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Now stern Aeneas his weighty spear
Against his foe, and thus upbraids his fear:
“What farther subterfuge can Turnus find?
What empty hopes are harbor'd in his mind?
'T is not thy swiftness can secure thy flight;
Not with their feet, but hands, the valiant fight.
Vary thy shape in thousand forms, and dare
What skill and courage can attempt in war;
Wish for the wings of winds, to mount the sky;
Or hid, within the hollow earth to lie!”
The champion shook his head, and made this short reply:
“No threats of thine my manly mind can move;
'T is hostile heav'n I dread, and partial Jove.”
He said no more, but, with a sigh, repress'd
The mighty sorrow in his swelling breast.

Then, as he roll'd his troubled eyes around,
An antique stone he saw, the common bound
Of neighb'ring fields, and barrier of the ground;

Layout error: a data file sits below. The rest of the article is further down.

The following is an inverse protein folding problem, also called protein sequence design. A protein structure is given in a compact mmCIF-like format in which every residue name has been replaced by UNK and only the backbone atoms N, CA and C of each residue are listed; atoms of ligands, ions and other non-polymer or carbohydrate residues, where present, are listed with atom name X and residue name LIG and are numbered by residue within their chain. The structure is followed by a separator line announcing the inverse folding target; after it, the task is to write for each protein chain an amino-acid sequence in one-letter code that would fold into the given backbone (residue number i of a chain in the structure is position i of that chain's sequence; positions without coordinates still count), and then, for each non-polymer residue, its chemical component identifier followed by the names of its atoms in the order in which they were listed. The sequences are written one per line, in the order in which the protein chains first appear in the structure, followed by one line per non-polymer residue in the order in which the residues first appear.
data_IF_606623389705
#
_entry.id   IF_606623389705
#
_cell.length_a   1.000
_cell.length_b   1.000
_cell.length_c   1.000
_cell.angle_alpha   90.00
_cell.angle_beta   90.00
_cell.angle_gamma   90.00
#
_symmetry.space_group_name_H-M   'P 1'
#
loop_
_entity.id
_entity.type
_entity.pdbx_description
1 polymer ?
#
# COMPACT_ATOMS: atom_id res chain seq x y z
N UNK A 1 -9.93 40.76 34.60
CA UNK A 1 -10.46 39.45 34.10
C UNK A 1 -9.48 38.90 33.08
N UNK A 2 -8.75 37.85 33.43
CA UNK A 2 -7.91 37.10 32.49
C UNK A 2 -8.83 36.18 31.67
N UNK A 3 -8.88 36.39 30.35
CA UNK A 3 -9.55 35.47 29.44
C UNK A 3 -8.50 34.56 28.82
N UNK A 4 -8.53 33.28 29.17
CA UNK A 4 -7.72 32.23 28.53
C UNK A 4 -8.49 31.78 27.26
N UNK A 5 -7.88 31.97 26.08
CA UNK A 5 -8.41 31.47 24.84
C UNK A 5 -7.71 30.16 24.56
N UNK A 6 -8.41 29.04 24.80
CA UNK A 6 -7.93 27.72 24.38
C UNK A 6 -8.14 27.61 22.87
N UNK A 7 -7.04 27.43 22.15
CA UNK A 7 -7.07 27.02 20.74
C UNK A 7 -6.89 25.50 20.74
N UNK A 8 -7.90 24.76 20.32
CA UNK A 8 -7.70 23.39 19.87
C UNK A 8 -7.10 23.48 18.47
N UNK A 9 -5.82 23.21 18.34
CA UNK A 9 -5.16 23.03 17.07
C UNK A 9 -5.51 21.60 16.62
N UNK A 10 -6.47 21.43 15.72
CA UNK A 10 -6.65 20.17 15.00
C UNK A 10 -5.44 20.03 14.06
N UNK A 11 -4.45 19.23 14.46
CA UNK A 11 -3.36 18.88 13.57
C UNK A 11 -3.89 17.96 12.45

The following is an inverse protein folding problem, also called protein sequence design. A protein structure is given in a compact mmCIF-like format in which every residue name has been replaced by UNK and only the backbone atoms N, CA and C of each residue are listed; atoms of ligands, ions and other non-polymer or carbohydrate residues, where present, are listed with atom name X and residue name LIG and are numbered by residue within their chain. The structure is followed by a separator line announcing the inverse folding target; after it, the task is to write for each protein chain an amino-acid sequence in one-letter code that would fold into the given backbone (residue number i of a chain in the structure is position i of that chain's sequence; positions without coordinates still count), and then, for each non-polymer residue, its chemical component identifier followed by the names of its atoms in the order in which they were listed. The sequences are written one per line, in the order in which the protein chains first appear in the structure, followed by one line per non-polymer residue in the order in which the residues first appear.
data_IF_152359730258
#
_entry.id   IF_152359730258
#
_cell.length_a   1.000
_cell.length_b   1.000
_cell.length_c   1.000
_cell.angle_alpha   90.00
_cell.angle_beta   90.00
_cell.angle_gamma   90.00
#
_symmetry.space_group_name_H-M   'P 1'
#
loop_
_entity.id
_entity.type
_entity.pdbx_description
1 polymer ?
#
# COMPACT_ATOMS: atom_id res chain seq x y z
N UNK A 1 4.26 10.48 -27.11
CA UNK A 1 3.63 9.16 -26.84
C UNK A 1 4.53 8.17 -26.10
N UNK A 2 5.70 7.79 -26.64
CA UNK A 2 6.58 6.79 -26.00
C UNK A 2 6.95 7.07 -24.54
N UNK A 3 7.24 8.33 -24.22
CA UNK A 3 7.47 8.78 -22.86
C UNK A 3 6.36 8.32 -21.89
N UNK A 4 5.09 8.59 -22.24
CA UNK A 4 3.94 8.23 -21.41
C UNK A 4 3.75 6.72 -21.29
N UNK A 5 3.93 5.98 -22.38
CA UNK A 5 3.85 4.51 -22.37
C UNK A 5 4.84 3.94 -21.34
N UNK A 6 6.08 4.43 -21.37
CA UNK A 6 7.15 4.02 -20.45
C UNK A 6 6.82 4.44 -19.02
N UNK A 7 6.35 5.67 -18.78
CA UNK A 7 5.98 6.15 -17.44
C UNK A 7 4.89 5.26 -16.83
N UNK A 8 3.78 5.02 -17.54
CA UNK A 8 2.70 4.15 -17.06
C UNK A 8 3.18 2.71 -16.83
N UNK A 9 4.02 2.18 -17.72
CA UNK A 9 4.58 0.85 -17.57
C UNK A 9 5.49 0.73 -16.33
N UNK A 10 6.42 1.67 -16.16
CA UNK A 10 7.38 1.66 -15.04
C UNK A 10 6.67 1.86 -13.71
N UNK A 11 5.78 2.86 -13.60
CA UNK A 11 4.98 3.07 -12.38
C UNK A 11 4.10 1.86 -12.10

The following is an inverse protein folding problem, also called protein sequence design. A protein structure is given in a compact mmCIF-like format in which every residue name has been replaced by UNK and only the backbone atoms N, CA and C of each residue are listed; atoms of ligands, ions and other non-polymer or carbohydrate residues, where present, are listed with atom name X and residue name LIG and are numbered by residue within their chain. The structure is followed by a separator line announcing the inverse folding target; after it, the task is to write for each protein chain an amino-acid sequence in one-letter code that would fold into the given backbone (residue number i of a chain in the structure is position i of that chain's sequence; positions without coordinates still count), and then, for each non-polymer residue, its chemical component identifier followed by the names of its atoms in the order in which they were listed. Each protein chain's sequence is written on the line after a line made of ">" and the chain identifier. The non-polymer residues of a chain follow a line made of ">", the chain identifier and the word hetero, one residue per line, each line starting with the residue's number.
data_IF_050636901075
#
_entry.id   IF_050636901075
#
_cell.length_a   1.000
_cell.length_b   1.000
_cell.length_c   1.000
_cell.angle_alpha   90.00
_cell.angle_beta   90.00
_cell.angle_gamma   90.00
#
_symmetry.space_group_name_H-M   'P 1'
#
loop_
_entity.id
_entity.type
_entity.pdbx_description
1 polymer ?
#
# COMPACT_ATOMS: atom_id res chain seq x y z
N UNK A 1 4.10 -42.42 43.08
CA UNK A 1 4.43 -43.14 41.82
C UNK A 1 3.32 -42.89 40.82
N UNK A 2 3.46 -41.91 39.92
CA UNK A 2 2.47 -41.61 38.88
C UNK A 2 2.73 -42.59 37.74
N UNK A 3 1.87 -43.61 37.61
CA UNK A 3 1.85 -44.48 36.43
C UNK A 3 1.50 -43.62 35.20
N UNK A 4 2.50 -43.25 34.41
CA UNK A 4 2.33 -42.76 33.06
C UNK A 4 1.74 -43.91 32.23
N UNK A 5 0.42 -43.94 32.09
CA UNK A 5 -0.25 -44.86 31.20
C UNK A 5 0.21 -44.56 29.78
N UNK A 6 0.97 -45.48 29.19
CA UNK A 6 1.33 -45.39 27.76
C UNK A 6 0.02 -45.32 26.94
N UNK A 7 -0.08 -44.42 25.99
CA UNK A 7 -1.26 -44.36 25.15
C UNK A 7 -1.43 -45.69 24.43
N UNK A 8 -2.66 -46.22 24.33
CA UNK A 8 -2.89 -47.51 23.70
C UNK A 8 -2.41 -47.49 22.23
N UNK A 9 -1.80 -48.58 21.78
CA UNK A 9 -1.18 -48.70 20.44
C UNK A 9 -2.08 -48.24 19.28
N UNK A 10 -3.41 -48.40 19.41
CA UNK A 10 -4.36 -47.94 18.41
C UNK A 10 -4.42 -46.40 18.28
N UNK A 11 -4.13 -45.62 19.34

So vast, that twelve strong men of modern days
Th' enormous weight from earth could hardly raise.
He heav'd it at a lift, and, pois'd on high,
Ran stagg'ring on against his enemy,
But so disorder'd, that he scarcely knew
His way, or what unwieldly weight he threw.
His knocking knees are bent beneath the load,
And shiv'ring cold congeals his vital blood.
The stone drops from his arms, and, falling short
For want of vigor, mocks his vain effort.
And as, when heavy sleep has clos'd the sight,
The sickly fancy labors in the night;
We seem to run; and, destitute of force,
Our sinking limbs forsake us in the course:
In vain we heave for breath; in vain we cry;
The nerves, unbrac'd, their usual strength deny;
And on the tongue the falt'ring accents die:
So Turnus far'd; whatever means he tried,
All force of arms and points of art employ'd,
The Fury flew athwart, and made th' endeavor void.

A thousand various thoughts his soul confound;
He star'd about, nor aid nor issue found;
His own men stop the pass, and his own walls surround.
Once more he pauses, and looks out again,
And seeks the goddess charioteer in vain.

load focus Notes (John Conington, 1876)
load focus Notes (Georgius Thilo, 1881)
load focus Latin (J. B. Greenough, 1900)
load focus English (Theodore C. Williams, 1910)
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